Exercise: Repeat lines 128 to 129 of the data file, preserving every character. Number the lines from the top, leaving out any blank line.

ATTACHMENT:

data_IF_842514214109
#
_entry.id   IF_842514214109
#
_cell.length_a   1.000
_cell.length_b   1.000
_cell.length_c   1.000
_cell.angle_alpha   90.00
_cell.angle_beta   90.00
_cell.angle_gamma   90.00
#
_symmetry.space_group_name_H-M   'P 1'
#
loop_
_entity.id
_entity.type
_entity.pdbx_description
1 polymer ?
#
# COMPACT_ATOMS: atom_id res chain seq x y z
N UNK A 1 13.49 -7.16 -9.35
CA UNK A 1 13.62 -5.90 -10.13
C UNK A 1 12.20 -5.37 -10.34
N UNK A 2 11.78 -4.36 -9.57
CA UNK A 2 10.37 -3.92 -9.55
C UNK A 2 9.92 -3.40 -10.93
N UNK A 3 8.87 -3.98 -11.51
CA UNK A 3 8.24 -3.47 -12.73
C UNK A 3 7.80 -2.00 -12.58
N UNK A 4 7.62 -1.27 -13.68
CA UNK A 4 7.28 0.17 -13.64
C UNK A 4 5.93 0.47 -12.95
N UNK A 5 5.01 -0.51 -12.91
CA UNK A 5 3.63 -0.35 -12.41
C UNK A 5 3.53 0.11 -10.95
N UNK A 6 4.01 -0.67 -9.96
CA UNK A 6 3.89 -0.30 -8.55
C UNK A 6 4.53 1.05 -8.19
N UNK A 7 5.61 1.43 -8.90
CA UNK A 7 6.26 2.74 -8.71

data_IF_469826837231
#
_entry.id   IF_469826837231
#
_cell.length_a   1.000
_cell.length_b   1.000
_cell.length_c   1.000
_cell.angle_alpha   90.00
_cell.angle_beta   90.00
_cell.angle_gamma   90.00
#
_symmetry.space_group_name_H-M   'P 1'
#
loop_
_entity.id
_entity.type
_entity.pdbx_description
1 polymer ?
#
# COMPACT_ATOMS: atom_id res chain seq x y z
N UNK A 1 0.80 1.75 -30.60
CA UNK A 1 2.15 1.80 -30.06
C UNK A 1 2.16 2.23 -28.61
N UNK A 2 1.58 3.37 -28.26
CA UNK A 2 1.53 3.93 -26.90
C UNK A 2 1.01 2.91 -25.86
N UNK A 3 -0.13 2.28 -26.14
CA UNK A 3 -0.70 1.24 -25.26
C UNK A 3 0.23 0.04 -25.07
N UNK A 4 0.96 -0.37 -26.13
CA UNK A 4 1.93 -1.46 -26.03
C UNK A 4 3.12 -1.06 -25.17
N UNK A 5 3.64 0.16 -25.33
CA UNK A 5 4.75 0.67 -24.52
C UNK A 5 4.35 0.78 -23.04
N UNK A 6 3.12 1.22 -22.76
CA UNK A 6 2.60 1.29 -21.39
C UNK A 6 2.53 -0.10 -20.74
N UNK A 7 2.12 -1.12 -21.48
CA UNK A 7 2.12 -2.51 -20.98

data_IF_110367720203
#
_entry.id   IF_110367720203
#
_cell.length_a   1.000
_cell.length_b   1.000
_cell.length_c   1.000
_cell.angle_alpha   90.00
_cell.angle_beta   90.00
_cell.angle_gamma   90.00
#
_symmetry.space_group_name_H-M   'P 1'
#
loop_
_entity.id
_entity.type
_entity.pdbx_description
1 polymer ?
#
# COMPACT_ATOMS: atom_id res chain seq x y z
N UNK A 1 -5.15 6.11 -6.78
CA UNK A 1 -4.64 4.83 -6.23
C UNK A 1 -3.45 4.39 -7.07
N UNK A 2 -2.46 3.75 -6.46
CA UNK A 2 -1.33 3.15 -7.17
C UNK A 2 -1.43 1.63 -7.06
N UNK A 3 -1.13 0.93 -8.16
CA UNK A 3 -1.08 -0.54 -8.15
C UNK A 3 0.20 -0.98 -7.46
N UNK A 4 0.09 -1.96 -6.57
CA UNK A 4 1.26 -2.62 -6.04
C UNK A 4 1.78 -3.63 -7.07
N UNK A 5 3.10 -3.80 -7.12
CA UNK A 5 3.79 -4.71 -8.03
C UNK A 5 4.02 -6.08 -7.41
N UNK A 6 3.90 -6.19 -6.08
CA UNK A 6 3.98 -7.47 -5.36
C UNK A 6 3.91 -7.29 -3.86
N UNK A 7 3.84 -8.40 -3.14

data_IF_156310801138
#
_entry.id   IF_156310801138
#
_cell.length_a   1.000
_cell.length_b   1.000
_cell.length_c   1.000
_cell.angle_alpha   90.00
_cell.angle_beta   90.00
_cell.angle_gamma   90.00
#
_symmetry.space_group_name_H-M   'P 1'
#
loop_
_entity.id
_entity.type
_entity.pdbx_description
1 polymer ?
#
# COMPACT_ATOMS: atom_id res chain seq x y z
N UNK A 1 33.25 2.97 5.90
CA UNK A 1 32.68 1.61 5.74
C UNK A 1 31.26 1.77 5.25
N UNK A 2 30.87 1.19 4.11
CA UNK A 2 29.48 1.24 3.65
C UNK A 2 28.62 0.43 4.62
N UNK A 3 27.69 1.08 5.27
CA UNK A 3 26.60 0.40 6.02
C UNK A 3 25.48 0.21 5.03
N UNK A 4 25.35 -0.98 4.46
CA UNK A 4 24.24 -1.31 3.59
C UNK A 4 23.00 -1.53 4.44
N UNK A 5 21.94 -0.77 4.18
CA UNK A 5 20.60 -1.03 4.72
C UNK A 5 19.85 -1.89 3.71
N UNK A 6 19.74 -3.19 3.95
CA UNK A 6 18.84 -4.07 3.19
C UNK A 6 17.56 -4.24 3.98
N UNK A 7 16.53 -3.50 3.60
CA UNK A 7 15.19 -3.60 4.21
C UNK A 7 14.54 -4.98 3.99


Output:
_cell.angle_beta   90.00
_cell.angle_gamma   90.00